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Premiere: Oh, the horror!

March 24, 2013


Siyaah is the first release from a short list of films that promise on breaking the conundrum. As anyone can guess from the title, it is a supernatural fare.

Siyaah starts with a young couple moving to a house in Islamabad. The husband Bilal (Jabbar Naeem), a busy architect, leaves his wife Zara (Hareem Farooq) home alone, giving her ample time to languish over the miscarriage of their baby girl.

To fill the void they adopt a preteen girl Natasha (Mahnoor Usman) who Zara feels instantly drawn to. With a blink of an eye they bring her into their home and paranormal weirdness ensues (as it happens, the maid is the first target, as she is creeped out by Natasha’s paranormally-enhanced fast carrot-chopping skills, and her demonically hoarse voice).

Siyaah reels the audience into the comfort zone with loopy generic scenes leading to an inconsequential wrap up. It is a slight miracle that it is saved from being a complete mess, which redeems some of the film’s creative choices as well as the intelligence of the people involved.

As the directorial debut Azfar Jafri, who also co-wrote with writer Yasir Hussain, Osman Khalid Butt and Imran Raza Kazmi (also the producer), Siyaah suffers from some aesthetic and technical problems.

Predominately, the tension never builds up to any mounting anticipation of horror. Secondly, the script comes out as impassive; the mother-daughter relationship is neither explored nor even given depth. The only naturally human familiarity comes from Naeem’s Bilal, whose light-hearted persona brings sincerity to even the most emotionally vacant scenes.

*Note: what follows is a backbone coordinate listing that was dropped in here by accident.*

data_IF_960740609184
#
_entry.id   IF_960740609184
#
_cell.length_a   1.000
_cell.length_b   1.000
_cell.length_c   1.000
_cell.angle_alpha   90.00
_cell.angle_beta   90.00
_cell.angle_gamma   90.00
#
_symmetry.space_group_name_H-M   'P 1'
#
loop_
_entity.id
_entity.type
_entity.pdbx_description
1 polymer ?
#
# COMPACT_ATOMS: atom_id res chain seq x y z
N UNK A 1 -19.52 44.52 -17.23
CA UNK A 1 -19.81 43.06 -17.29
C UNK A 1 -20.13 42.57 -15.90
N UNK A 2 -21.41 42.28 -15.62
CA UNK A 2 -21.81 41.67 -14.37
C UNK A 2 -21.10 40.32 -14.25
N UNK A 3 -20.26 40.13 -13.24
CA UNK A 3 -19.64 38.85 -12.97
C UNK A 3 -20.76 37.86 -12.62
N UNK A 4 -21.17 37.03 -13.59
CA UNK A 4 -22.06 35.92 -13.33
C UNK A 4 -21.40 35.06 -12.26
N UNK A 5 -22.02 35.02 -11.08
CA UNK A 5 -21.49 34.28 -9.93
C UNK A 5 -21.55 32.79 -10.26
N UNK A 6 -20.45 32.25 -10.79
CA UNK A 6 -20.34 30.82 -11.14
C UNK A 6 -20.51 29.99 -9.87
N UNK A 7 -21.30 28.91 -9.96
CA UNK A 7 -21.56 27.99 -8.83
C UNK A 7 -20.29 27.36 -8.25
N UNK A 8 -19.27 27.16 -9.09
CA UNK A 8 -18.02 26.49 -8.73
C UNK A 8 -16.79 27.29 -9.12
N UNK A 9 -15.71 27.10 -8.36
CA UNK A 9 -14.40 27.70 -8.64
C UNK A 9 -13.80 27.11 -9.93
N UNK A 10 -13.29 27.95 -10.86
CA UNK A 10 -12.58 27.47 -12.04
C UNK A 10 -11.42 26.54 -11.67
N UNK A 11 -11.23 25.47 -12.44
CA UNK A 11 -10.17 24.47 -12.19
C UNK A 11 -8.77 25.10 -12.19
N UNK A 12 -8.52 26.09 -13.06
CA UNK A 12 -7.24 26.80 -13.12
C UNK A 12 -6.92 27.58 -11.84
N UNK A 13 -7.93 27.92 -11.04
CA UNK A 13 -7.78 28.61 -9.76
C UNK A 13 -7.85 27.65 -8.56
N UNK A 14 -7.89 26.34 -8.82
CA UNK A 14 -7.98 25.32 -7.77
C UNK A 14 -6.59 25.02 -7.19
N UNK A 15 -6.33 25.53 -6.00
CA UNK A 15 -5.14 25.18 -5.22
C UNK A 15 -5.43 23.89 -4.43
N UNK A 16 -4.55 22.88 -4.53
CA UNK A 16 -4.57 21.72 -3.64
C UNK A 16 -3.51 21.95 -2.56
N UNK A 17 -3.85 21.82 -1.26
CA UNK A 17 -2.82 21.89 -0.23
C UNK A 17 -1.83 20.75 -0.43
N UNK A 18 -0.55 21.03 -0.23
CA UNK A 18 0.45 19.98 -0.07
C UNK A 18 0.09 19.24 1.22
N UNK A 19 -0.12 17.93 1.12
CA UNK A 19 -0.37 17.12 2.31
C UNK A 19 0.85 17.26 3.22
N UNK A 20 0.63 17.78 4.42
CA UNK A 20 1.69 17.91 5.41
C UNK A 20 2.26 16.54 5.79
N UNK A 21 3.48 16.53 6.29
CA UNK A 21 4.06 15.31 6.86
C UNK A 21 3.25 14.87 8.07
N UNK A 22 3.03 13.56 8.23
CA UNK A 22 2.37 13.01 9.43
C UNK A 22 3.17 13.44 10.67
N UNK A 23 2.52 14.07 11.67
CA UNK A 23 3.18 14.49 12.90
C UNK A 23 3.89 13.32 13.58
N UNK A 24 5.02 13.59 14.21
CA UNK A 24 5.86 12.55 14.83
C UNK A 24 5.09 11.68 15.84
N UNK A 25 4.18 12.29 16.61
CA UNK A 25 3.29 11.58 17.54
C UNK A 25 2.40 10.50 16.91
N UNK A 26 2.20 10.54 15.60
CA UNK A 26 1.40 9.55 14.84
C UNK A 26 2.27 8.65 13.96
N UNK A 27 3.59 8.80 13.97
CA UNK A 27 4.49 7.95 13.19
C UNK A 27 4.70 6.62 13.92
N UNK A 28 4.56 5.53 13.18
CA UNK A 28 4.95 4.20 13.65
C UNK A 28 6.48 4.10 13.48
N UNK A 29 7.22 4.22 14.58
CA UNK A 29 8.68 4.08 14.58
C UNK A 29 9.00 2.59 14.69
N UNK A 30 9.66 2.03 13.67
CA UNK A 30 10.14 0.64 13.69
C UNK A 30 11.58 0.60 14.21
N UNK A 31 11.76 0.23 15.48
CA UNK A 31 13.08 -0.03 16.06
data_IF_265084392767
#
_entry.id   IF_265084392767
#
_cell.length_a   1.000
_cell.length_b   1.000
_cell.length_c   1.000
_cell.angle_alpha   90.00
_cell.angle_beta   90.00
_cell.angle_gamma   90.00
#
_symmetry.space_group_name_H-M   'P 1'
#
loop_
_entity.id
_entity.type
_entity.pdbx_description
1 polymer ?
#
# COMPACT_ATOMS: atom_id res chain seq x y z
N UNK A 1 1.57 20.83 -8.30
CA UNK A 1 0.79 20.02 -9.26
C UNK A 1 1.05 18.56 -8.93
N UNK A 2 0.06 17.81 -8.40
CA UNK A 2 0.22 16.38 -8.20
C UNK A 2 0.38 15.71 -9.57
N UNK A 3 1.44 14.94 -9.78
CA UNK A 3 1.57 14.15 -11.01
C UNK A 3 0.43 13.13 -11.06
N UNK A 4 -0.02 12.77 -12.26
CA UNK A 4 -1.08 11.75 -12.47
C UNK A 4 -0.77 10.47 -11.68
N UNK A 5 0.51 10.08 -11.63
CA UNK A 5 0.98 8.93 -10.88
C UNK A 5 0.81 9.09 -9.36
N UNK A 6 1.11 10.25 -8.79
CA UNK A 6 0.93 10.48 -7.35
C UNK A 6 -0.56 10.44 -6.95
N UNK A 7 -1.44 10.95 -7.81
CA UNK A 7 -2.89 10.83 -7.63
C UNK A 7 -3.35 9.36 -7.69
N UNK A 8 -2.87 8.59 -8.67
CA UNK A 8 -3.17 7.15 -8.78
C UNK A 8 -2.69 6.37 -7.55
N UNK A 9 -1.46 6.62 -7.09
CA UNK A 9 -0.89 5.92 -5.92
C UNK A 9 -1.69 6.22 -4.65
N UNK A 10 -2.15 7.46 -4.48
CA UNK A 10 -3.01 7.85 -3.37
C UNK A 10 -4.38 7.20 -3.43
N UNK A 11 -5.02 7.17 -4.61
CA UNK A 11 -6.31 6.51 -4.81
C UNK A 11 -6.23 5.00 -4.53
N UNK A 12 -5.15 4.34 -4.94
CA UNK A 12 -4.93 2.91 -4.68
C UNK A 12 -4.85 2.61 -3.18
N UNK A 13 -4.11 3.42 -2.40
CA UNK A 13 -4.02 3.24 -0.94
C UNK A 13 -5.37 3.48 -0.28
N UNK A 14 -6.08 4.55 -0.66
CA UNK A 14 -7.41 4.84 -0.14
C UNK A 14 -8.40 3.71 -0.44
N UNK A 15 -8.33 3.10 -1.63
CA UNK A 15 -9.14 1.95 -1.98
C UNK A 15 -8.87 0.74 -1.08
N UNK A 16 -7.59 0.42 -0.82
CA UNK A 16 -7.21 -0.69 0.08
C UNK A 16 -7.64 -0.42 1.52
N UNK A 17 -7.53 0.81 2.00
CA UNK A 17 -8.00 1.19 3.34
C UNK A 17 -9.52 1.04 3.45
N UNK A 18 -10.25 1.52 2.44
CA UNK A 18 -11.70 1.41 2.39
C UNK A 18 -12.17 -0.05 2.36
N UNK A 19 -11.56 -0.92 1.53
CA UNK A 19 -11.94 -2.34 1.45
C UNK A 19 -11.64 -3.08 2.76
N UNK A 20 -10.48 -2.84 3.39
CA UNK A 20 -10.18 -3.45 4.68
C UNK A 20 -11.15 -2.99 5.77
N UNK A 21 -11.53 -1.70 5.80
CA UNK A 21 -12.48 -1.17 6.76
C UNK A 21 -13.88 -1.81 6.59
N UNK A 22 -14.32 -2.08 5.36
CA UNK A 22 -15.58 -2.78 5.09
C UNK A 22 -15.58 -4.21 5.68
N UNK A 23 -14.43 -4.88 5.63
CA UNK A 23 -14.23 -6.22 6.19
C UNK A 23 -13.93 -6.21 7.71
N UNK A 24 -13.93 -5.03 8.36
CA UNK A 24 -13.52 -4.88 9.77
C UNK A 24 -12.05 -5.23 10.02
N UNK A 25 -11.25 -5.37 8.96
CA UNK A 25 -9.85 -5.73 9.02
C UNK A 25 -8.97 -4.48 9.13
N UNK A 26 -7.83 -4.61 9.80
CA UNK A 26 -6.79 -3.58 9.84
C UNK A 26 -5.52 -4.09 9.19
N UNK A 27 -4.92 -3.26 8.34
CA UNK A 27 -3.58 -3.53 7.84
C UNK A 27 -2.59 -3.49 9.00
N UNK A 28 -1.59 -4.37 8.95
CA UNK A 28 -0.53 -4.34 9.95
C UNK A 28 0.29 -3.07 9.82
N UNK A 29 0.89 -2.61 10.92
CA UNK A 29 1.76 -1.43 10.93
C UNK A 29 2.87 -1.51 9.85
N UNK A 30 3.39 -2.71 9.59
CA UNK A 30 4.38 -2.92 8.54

When it comes to technicality there are obvious issues of moiré (detailed colour information that gets squashed together by the camera). At times, the details in blacks were crushed. Besides this, there were no close pushes or track-backs. The envelope was never pushed when it came to camera work. Static camera seldom works favourably in horror, but when that doesn’t happen the weight automatically shifts to the cast.

Hareem Farooq, though skilled in performance, didn’t have a mother-like air mostly because her connection was never fully exploited. Jabbar Naeem doesn’t have a lot of voice modulation, but he more than made up for that with his easygoing screen presence. Ahmed Ali, in a supporting role bordering on a cameo, impressed the most with subtle expression shifts within the confines of a one-set performance. Mahnoor Usman, the film’s youngest talent, if anything, showed eagerness in her performance.

The technical aspects are forgivable when it comes to keeping the cost down, and besides this weakness you can’t question the genuine ambience of Siyaah, because it is paced and made to look like a feature-length film.

Despite its shortcomings, Siyaah is a step in the right direction for the revival of Pakistani cinema. It just goes to show that one doesn’t need a lot of money to make a decent film in any genre.

Released by Cinepax and Footprint Entertainment, the film is rated U.

Siyaah is family-friendly without the gore one normally associates with horror. Imran Raza Kazmi and his team of filmmakers have the spark to be something big in this industry; it’s just a matter of time before they juice it up for real.